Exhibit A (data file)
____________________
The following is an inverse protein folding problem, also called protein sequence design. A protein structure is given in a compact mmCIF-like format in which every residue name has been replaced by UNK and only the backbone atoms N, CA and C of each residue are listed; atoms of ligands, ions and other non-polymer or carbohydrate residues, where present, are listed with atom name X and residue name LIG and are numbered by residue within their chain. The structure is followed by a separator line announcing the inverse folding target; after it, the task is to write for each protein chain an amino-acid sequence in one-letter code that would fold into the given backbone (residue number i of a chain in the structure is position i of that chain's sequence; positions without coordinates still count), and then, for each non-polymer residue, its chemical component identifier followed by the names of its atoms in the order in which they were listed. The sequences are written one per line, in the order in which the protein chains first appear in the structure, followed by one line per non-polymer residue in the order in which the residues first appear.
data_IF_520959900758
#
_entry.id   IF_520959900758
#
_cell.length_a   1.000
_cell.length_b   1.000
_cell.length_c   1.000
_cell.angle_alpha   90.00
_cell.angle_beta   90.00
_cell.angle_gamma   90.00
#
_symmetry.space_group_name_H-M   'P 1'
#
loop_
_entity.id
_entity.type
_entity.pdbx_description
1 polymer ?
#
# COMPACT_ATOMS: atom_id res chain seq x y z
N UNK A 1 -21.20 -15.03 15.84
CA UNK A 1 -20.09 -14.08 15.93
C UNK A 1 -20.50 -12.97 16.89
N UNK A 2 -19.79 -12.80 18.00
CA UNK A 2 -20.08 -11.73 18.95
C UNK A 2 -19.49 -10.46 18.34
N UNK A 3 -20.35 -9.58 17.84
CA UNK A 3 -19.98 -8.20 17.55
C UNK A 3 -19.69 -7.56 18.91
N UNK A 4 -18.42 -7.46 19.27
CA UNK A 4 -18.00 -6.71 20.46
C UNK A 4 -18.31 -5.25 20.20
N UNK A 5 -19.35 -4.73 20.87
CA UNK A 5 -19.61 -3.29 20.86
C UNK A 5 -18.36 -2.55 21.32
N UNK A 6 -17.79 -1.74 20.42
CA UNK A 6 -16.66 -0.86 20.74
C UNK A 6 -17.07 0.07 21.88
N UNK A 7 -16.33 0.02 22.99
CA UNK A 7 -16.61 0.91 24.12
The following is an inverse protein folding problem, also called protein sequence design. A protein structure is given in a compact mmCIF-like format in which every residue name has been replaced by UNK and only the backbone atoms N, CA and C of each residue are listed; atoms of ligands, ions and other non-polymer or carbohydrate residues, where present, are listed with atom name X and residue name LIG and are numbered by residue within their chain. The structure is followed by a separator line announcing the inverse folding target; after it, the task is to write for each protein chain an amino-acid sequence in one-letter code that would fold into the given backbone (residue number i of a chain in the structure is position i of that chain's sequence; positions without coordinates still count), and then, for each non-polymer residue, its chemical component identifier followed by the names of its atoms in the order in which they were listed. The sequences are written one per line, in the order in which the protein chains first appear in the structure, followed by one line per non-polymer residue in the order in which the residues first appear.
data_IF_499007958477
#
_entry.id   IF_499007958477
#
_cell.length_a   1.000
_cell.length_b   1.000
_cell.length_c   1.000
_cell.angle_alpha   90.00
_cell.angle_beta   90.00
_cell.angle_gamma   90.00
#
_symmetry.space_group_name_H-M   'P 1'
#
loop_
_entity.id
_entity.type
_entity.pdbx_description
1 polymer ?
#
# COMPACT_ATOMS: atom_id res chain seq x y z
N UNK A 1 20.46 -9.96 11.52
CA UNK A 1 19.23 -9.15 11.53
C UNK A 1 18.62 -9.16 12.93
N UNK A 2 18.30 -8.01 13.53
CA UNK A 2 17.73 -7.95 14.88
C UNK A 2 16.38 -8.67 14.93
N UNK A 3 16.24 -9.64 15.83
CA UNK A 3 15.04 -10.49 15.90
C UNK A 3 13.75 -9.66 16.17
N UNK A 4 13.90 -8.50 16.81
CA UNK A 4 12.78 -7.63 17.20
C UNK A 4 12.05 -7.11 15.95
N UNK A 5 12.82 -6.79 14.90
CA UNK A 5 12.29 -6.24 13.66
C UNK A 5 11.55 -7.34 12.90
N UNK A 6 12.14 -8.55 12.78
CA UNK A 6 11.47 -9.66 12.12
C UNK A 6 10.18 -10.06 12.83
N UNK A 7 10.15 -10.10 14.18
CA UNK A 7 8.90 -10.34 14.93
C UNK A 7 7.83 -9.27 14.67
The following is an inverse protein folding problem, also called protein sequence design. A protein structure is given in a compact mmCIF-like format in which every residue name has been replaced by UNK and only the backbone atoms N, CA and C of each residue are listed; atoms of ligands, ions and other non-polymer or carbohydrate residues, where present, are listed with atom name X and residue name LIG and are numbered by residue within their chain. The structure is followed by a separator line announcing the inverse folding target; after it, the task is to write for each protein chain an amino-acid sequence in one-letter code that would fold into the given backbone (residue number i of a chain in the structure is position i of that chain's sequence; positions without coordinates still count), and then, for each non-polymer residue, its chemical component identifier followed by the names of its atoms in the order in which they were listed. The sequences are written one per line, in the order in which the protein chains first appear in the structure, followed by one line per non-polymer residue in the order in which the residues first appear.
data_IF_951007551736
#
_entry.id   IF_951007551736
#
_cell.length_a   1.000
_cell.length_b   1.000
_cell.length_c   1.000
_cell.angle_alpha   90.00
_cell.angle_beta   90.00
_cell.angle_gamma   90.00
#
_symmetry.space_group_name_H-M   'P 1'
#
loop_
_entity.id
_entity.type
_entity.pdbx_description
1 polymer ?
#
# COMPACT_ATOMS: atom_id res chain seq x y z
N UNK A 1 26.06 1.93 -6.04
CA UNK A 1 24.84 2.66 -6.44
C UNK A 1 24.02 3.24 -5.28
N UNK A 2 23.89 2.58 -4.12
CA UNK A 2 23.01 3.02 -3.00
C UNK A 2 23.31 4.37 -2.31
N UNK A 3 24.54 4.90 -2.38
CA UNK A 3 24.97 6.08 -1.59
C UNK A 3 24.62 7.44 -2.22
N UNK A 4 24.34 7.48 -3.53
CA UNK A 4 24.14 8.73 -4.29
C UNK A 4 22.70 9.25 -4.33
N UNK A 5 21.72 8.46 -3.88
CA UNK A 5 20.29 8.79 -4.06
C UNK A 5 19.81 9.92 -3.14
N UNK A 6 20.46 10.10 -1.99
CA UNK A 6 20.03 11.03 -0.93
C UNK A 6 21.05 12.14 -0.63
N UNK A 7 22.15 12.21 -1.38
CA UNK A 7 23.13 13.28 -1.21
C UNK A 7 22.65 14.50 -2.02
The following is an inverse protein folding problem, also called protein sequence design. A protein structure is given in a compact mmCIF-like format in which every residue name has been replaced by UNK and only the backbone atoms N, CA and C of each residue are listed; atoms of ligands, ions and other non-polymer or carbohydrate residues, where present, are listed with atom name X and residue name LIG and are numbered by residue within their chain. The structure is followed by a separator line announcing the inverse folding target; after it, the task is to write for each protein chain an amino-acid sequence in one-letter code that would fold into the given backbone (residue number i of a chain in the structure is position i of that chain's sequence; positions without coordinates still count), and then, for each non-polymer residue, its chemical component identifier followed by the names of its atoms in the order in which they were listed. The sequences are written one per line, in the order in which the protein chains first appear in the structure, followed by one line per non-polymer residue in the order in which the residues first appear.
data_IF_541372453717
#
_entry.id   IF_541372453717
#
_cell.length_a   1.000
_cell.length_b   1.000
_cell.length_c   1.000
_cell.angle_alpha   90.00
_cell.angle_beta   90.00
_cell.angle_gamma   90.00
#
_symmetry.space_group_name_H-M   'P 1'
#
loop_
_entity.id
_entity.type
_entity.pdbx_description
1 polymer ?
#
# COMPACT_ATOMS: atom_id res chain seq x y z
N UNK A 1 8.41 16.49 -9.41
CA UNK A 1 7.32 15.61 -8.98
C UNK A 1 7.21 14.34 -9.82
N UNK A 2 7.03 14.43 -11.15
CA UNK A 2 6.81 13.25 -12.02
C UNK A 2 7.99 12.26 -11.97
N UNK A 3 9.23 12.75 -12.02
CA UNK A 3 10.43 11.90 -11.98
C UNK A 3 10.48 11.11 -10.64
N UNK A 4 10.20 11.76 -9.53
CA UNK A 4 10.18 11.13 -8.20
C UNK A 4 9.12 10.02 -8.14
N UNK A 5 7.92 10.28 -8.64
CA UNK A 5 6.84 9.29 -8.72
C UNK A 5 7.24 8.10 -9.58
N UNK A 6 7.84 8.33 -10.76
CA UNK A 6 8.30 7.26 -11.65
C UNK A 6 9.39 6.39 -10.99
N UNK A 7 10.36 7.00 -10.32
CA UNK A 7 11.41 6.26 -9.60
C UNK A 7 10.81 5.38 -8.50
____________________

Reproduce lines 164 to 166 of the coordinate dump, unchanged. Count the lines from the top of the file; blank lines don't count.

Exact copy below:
C UNK A 6 9.39 6.39 -10.99
N UNK A 7 10.36 7.00 -10.32
CA UNK A 7 11.41 6.26 -9.60